SS Peter & Paul parish church
|Appleford shown within Oxfordshire|
|Area||2.97 km2 (1.15 sq mi)|
|Population||350 (2011 Census)|
|• Density||118/km2 (310/sq mi)|
|OS grid reference|
|Sovereign state||United Kingdom|
|EU Parliament||South East England|
|Website||Appleford Parish Council|
Appleford-on-Thames is a village and civil parish on the south bank of the River Thames about 2 miles (3 km) north of Didcot, Oxfordshire. It was part of Berkshire until the 1974 local government boundary changes. The 2011 Census recorded the parish's population as 350.
Evidence of Romano-British settlement has been found in a field south of the parish church plus ceramics and human burials of the same period at Manor Farm. In 1968 the Appleford Hoard of 4th-century Roman artefacts was found. It includes Roman coins, pewter ware, and ironomongery including tools, a chain and a padlock. The hoard is now in the Ashmolean Museum, Oxford.
Anglo-Saxon Appleford was in existence by the last quarter of the 9th century, when King Alfred the Great of Wessex granted land there to one of his subjects. The Domesday Book records that in 1086 the manor of Apleford belonged to Abingdon Abbey. It remained so until the dissolution of the monasteries when the abbey surrendered properties including the manor of Apulford to the Crown in 1538. Farming under an open field system prevailed in the parish until 1838 when an enclosure award was made.
The Church of England parish church of SS Peter and Paul was originally a chapelry of Sutton Courtenay. The nave is 12th century Norman and the chancel was rebuilt early in the 13th century. Surviving early features include a Norman door on the south side of the nave and an Early English Gothic door to the chancel. The east and north walls of the chancel have original Early English lancet windows and the south wall has a Perpendicular Gothic window that was added in the 16th century.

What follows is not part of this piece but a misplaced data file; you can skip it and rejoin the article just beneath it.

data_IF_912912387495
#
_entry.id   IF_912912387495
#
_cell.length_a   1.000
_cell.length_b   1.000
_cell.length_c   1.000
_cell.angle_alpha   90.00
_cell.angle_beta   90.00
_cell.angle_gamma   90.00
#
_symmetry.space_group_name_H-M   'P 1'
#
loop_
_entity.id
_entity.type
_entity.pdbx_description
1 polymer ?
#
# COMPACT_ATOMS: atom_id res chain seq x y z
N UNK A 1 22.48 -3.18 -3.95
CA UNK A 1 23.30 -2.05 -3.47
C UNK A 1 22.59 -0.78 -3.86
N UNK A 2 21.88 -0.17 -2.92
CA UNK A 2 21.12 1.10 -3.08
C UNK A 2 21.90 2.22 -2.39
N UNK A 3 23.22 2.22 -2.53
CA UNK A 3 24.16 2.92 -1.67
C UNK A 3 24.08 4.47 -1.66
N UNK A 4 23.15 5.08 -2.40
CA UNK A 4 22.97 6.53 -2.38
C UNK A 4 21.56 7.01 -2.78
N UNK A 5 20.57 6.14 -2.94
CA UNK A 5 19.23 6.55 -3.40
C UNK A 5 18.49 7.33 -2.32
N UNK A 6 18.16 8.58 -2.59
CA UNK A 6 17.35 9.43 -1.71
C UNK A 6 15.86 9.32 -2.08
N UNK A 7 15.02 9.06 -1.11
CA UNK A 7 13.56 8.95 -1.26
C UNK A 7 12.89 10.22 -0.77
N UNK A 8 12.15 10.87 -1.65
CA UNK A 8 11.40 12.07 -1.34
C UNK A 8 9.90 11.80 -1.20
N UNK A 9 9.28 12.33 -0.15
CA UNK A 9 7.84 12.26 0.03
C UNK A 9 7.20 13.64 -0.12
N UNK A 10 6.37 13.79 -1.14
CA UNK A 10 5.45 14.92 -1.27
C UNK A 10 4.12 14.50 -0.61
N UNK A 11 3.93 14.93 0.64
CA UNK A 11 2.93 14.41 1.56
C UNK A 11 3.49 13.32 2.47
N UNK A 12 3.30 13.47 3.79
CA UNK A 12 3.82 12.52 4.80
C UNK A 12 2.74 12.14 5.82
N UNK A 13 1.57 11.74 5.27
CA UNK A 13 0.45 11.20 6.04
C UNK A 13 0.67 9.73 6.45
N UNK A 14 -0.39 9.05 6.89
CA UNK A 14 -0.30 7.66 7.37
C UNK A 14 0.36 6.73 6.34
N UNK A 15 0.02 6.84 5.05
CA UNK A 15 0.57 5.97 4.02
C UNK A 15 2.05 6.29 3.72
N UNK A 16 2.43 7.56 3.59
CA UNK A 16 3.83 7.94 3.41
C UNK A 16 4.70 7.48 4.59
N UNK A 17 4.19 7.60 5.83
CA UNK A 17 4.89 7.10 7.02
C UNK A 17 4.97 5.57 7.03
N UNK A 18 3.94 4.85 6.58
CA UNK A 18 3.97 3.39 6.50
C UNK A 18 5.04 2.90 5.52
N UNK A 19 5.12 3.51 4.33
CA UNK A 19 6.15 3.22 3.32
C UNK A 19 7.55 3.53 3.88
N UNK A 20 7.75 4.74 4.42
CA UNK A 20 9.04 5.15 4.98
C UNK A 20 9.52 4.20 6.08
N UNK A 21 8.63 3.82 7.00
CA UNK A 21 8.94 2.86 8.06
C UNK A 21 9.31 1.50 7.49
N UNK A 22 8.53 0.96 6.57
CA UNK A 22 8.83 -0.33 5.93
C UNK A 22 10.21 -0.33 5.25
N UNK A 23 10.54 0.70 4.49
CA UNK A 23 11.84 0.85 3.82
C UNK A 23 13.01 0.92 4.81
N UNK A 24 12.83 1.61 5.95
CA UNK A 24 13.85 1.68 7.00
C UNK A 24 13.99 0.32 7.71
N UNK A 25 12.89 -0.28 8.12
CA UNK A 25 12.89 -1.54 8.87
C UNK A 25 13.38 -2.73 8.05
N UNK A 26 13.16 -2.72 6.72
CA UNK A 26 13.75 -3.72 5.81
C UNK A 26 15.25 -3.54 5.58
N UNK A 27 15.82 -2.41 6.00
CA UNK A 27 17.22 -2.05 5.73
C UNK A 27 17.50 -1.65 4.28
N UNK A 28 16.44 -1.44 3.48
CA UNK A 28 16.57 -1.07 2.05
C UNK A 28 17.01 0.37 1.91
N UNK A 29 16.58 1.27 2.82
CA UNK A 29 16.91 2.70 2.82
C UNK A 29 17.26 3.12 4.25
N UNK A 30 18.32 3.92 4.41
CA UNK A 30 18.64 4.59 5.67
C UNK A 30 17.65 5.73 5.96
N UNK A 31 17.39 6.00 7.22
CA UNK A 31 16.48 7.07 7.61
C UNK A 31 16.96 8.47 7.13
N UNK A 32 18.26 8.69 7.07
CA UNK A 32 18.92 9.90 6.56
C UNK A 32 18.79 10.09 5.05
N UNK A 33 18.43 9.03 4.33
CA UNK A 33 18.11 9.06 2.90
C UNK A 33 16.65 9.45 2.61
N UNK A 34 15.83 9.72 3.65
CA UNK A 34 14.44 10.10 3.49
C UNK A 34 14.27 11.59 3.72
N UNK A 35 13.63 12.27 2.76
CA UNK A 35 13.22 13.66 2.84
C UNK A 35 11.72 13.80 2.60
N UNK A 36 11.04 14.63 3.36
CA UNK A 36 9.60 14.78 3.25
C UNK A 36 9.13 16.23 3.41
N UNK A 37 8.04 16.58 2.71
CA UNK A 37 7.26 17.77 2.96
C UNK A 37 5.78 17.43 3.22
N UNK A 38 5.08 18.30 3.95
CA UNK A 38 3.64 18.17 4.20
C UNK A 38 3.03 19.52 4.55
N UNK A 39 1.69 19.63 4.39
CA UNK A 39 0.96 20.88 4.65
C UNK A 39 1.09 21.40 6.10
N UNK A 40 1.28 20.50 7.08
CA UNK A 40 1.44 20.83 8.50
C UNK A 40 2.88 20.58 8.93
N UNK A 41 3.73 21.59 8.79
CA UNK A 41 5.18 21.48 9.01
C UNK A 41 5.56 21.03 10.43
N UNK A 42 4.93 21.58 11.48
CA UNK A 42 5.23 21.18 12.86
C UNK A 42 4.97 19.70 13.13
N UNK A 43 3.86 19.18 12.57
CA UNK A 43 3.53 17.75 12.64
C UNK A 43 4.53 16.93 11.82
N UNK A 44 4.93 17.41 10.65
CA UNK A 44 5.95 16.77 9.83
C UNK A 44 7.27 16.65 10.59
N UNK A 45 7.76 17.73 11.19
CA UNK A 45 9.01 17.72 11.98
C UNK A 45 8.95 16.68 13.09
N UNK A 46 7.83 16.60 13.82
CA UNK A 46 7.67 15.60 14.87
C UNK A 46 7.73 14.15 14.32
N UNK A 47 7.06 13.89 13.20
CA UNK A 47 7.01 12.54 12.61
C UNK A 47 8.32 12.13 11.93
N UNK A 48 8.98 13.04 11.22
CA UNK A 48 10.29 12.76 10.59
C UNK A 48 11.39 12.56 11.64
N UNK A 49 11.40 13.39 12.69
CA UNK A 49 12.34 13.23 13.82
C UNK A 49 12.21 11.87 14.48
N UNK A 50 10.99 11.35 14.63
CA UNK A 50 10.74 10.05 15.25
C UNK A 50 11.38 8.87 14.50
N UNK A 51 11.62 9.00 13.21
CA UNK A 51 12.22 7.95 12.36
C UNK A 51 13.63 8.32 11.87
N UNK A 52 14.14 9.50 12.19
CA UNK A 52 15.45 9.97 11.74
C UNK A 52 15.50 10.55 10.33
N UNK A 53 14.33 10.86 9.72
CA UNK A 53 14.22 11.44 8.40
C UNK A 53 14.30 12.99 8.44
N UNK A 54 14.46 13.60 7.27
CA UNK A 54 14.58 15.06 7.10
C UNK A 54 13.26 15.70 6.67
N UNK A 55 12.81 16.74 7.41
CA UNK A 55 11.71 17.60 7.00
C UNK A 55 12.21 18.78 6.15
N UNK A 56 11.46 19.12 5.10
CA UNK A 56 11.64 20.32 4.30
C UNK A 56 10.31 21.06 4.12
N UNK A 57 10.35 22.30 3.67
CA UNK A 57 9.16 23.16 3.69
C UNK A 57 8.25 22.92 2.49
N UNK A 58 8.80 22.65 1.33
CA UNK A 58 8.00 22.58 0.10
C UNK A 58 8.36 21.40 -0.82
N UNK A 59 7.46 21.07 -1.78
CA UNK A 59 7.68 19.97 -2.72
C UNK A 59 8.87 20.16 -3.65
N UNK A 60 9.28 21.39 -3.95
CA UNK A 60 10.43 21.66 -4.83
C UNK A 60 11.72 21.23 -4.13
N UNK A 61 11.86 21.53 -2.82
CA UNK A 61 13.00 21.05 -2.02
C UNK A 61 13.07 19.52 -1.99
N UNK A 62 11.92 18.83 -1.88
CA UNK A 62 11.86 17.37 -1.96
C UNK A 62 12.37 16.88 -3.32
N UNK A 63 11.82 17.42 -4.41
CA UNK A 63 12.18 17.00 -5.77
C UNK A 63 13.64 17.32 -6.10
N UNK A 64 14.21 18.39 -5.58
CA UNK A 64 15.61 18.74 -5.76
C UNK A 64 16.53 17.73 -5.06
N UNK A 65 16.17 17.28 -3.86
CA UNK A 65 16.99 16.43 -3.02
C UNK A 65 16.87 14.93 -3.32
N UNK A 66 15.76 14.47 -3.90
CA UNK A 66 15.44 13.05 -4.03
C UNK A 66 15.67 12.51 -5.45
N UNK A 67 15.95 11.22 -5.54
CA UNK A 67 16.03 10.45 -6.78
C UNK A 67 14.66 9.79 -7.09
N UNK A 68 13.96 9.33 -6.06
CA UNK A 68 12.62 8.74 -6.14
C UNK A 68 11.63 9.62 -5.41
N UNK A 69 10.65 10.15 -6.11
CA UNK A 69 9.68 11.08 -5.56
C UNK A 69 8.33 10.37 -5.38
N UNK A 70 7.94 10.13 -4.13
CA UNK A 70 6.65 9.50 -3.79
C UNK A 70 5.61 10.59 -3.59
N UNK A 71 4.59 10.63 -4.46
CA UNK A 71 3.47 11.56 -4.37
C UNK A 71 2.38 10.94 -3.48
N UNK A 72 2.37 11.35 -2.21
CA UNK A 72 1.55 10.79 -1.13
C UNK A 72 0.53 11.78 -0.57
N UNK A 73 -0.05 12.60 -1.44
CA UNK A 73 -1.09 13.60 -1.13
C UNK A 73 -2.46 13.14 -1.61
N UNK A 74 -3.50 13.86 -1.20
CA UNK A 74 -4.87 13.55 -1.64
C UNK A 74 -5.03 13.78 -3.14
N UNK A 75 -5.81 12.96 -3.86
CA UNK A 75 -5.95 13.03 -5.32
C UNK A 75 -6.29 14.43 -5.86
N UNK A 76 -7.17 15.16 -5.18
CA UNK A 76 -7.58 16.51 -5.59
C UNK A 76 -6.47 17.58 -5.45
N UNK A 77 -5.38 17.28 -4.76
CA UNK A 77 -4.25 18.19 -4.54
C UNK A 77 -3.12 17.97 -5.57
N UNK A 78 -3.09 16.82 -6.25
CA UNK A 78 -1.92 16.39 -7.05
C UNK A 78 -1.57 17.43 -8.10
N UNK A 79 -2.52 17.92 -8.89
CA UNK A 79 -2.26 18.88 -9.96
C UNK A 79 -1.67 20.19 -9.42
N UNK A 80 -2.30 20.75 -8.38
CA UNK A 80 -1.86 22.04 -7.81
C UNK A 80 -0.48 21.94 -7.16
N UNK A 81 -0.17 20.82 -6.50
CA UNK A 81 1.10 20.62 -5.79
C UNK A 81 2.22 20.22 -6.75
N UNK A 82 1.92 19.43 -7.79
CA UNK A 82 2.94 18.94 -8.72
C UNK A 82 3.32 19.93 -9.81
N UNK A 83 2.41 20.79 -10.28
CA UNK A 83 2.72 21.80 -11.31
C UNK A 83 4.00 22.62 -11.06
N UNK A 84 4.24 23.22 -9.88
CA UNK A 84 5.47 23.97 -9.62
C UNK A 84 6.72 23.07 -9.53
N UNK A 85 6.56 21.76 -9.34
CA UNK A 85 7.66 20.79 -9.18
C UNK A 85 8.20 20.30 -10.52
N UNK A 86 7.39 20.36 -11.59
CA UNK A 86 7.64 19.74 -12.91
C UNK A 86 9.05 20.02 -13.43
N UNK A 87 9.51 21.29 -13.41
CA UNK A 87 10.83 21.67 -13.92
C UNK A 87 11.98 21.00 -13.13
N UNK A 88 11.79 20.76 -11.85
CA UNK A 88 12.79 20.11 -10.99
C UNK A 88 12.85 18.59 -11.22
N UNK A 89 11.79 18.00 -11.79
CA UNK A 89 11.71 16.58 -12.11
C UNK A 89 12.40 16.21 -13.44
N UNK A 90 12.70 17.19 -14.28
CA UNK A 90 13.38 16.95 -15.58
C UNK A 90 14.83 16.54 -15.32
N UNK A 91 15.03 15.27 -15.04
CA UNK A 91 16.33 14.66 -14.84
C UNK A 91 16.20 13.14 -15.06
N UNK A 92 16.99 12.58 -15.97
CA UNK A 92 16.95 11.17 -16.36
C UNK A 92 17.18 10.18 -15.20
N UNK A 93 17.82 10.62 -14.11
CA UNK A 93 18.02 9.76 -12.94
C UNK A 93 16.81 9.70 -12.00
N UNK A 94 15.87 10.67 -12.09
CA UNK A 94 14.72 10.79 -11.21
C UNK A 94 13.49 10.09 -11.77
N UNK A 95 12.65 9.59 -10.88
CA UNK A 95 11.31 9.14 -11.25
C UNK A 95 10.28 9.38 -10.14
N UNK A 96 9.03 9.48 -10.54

The building was modified in the 19th century. The nave was remodelled and extended to designs by the architect Ewan Christian, and in 1885–86 the tower was rebuilt to allow a peal of six bells and the spire was added to designs by the architect William Gilbee Scott.
The tower has a ring of six bells, and a plaque on the south-west wall in the church commemorates their being rung for the millennium at noon on 1 January 2000; currently they are unringable. The fourth bell was cast at Wokingham, Berkshire in the late 14th century, and the fifth was cast by the same foundry in the late 15th century. John Warner & Sons of Cripplegate, London cast or recast the first, second, third and tenor bells in 1886, in time to be rung for the Golden Jubilee of Queen Victoria in 1887.
In 1844 the Great Western Railway opened an extension from Didcot to Oxford, passing through Appleford parish and crossing the River Thames just north of the village. The new line included a station at Appleford, but the station was closed after just five years. In 1933 the GWR opened a new halt on the site, which continues in service today as Appleford railway station.
- "Area: Appleford (Parish): Key Figures for 2011 Census: Key Statistics". Neighbourhood Statistics. Office for National Statistics. Retrieved 30 July 2015.
- Page & Ditchfield 1924, pp. 369–379
- Brown 1973, p. 184.
- "Appleford Roman Pewter Hoard". Highlights of the British Collection. Ashmolean Museum. Retrieved 30 July 2015.
- Pevsner 1966, p. 65
- Davies, Peter (24 November 2006). "Appleford SS Peter & Paul". Dove's Guide for Church Bell Ringers. Central Council for Church Bell Ringers. Retrieved 30 July 2015.
- Archbishops' Council. "Benefice of Sutton Courtenay with Appleford". A Church Near You. Church of England. Retrieved 30 July 2015.
- "Village Hall". Hall and Field. Appleford Parish Council. Retrieved 7 October 2016.
- "Women's Institute". Appleford Parish Council. Retrieved July 2015. Check date values in:
- "Planning Application P12/V2419/FUL" (PDF). Vale of White Horse District Council. 22 May 2013. Retrieved 30 July 2015.
- Brown, David (1973). "A Roman Pewter Hoard from Appleford, Berks." (PDF). Oxoniensia. Oxford Architectural and Historical Society. XXXVIII: 184–206.
- Page, W.H.; Ditchfield, P.H., eds. (1924). A History of the County of Berkshire. Victoria County History. 4. assisted by John Hautenville Cope. London: The St Katherine Press. pp. 369–379.
- Pevsner, Nikolaus (1966). Berkshire. The Buildings of England. Harmondsworth: Penguin Books. p. 65.
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